CHICAGO — Facebook founder Mark Zuckerberg announced on Friday a $100 million donation to Newark Public Schools in a move that could enhance his reputation just before the opening of an unflattering movie about him — "The Social Network."
Zuckerberg told Oprah Winfrey that he picked Newark for the gift "because I believe in these guys."
"These guys" are Republican New Jersey Gov. Chris Christie and Newark Mayor Cory Booker, a Democrat. All three appeared with Zuckerberg on a live episode of Winfrey's TV show Friday.
The Newark district, which has about 40,000 students and a $940 million annual budget, has been plagued for years by low test scores, poor graduation rates and crumbling buildings. It was taken over by the state in 1995 after instances of waste and mismanagement, including the spending of taxpayer money by school board members on cars and restaurant meals.
Zuckerberg, wearing a gray T-shirt, black jacket and tennis shoes, explained to Winfrey why he chose to make his philanthropic debut in education.
"Why education? Because every child deserves a good education and right now that's not happening," Zuckerberg said, adding he wants other children to have the same opportunities he had.
Zuckerberg said his gift is a challenge grant. Booker said he is lining up money from other foundations, too.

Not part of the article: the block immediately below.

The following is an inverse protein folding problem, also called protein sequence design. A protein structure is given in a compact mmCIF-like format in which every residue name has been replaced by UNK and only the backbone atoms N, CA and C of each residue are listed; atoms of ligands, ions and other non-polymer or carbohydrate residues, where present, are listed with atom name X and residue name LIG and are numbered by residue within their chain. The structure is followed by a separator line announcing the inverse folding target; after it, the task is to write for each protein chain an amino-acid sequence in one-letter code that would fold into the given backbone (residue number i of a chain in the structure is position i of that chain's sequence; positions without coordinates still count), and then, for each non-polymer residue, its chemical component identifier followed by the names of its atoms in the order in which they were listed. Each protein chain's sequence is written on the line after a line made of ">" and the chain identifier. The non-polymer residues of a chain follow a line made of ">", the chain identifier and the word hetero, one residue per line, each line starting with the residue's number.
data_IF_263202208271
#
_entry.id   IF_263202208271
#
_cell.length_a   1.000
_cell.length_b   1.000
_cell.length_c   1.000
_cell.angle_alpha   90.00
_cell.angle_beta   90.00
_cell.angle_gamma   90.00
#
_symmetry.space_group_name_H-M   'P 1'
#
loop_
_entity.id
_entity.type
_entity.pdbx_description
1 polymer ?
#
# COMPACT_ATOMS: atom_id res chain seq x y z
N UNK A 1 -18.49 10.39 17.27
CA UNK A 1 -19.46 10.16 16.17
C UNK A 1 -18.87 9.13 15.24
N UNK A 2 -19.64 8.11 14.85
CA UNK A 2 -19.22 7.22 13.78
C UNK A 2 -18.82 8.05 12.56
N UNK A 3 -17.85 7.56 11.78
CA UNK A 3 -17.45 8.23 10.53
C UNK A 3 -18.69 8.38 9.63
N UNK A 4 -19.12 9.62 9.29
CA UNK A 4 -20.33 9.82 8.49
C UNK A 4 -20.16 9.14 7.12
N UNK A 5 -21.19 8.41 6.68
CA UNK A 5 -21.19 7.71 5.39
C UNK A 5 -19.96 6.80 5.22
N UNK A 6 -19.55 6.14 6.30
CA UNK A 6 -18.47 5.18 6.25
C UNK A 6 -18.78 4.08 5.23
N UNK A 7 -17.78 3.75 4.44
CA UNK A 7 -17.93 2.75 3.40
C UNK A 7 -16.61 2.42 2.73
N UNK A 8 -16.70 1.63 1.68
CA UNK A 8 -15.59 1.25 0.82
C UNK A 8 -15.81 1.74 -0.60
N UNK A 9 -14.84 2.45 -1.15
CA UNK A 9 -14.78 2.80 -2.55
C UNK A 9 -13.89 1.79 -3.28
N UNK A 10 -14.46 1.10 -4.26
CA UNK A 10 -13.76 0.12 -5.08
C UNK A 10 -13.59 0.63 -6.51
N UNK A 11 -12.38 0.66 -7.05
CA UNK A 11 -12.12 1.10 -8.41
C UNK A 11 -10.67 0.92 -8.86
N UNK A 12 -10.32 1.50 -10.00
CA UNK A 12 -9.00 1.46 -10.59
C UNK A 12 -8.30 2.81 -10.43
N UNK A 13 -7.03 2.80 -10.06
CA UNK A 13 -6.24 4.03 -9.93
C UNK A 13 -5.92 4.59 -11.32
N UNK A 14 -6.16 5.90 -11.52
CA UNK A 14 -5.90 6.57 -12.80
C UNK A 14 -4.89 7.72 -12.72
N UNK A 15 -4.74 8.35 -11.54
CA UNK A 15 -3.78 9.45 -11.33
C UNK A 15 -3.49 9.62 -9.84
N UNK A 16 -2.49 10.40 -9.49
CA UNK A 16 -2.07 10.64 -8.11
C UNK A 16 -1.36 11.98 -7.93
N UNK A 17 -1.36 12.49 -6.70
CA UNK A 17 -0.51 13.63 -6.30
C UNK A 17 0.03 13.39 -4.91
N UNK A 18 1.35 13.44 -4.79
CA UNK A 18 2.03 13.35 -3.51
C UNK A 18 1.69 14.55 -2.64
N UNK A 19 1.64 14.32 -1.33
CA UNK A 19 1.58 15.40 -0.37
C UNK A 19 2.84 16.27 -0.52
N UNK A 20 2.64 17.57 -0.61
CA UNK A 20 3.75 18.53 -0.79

Last year, the Bill & Melinda Gates Foundation announced $290 million in education grants, including $100 million for the school system in Tampa, Fla., and $90 million for the Memphis, Tenn., district. The Gates Foundation also has given more than $150 million to New York City schools over the past eight years.
Zuckerberg grew up in Dobbs Ferry, N.Y., graduated from Phillips Exeter Academy in New Hampshire in 2002 and attended Harvard before dropping out to work full-time on Facebook. He has no connection to Newark other than knowing Booker, a charismatic 41-year-old politician who has the ear of President Barack Obama and has helped the city obtain major donations from Winfrey and New Jersey's Jon Bon Jovi.
The announcement comes a week before "The Social Network" opens. The movie, whose tag line is "You don't get to 500 million friends without making a few enemies," portrays Zuckerberg as taking the idea for Facebook from other Harvard students.
For Christie, the deal may be a way to recover from the biggest misstep of his administration so far. Last month, the state missed out on a $400 million federal education grant because of a simple error on its application. Christie fired the state's education commissioner in the aftermath.
The donation also sets the stage for Christie's plans to announce statewide education reforms next week.